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Ján Kupecký was born in 1666 or 1667 into the family of a weaver in Pezinok, on the territory of today’s Slovakia. To avoid having to learn weaving, which his father insisted on, the young man ran away from home at the age of 15. In the castle of Holíč, belonging to Count Adam Czabor of Czabor (d. 1691), he met the Swiss painter Benedict Klaus, who was employed as a conservator in the residence.

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Ján Kupecký was born in 1666 or 1667 into the family of a weaver in Pezinok, on the territory of today’s Slovakia. To avoid having to learn weaving, which his father insisted on, the young man ran away from home at the age of 15. In the castle of Holíč, belonging to Count Adam Czabor of Czabor (d. 1691), he met the Swiss painter Benedict Klaus, who was employed as a conservator in the residence. Klaus discovered Ján Kupecký’s painting talent and became his first teacher. The painter took the young man to Vienna, where he received a thorough craft education in the 1680s. In Vienna, Kupecký began to learn portrait painting, mainly by copying the paintings of Johann Carl Loth (d. 1698).
After finishing his craft education, the painter went on a period of journeyman years. His destinations were Venice and Rome. He visited the Academy of Saint Luke in the Eternal City and worked for a copyist of paintings for two years. Making replicas of the works of great masters of Italian painting formed his aesthetic views and allowed him to learn the techniques of Roman and Venetian painting. Even back then, he had gained a reputation as a good portraitist and made many friends, including the painters Joachim Beich (1666–1748) and Johann Georg Blendinger (1667–1741). He received many commissions for portraits, including from the Polish prince Aleksander Sobieski(1677–1714), in whose service Kupecký remained for two years.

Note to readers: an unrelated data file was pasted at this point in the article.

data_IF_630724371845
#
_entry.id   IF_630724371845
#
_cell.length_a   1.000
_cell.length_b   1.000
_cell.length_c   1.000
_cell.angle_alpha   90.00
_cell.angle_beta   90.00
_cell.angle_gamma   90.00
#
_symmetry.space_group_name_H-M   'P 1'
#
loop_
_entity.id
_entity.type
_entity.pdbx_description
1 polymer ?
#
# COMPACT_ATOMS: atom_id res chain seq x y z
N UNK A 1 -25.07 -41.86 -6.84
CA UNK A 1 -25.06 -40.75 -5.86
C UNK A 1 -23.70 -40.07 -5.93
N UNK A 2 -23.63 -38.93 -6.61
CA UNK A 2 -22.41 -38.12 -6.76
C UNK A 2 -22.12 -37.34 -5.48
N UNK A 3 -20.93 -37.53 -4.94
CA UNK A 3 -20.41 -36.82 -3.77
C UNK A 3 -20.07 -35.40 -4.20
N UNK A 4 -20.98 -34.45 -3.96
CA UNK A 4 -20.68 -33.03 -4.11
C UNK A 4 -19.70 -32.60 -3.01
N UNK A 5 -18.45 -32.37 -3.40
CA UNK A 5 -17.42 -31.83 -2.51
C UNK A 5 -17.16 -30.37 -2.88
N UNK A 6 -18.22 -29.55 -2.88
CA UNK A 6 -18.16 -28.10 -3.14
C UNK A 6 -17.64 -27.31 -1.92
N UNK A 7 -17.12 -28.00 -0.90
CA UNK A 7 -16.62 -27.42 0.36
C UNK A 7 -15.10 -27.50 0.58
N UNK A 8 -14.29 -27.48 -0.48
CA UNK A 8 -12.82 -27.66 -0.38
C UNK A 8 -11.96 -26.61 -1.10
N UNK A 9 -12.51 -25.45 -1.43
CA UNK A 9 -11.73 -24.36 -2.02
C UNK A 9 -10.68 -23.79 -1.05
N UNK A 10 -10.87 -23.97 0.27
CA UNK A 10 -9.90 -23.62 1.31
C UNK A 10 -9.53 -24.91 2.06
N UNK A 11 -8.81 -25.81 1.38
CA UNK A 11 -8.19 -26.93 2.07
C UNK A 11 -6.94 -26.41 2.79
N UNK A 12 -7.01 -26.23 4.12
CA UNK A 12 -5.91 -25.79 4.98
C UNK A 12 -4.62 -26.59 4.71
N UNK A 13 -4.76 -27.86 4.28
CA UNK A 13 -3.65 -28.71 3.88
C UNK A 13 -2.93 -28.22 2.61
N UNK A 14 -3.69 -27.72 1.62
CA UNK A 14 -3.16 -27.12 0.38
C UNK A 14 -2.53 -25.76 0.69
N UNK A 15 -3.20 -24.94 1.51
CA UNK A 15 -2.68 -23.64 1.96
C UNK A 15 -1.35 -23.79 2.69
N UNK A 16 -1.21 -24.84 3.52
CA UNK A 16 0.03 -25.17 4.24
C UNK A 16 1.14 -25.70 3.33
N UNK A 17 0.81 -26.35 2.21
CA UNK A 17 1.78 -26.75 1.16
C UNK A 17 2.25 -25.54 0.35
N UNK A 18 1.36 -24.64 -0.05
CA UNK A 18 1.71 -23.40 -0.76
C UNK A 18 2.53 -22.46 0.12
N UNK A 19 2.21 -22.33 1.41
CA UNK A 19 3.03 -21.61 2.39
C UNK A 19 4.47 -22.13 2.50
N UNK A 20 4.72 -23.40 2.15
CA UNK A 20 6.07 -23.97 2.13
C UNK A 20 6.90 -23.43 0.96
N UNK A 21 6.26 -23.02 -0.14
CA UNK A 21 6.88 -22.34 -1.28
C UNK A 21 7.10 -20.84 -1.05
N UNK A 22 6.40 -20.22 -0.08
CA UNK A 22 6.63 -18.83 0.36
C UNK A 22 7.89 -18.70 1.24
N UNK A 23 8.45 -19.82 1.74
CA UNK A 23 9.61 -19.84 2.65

In 1709, the painter returned to Vienna, where he portrayed aristocrats and members of royal families. In 1711, the painter was called into the court of Augustus the Strong in Dresden, where he created images of the Elector and his family. Later, when Kupecký returned to Vienna, the Roman Emperor Charles VI Habsburg offered him the post of court painter. Kupecký refused, in spite of the very favourable employment conditions he was offered. As a result, the painter fell out of the emperor’s favour. At the same time, the persecution of Protestants intensified in Vienna. For these reasons, the painter moved to Nuremberg in 1723. In this new place, Kupecký created mainly portraits as well: apart from aristocrats and the church hierarchy, he also painted Nuremberg patricians. In Nuremberg, Kupecký continued to receive offers to work as a court painter (he was invited by the King of England and Queen of Denmark), but the painter refused. During the Nuremberg period, Kupecký expanded his repertoire to include genre scenes.
Unfortunately, it is not known who is depicted in the portrait in the collections of the Academy of Fine Arts, and the circumstances of its creation are unknown.

Bibliography:

  1. Wilhelm Schwemmer, Kupetzky, Johann [in:] Neue Deutsche Biographie, vol. 13, p. 315 and nn.
  2. Nürnberger Künstlerlexikon: bildende Künstler, Kunsthandwerker, Gelehrte, Sammler, Kulturschaffende und Mäzene vom 12. bis zur Mitte des 20. Jahrhunderts, ed. Manfred H. Grieb, vol. 1, München 2009, p. 871.


Elaborated by Adam Spodaryk (Editorial team of Małopolska’s Virtual Museums),
This work is licensed under a Creative Commons Attribution 3.0 Poland License.

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“Portrait of a man” by Ján Kupecký

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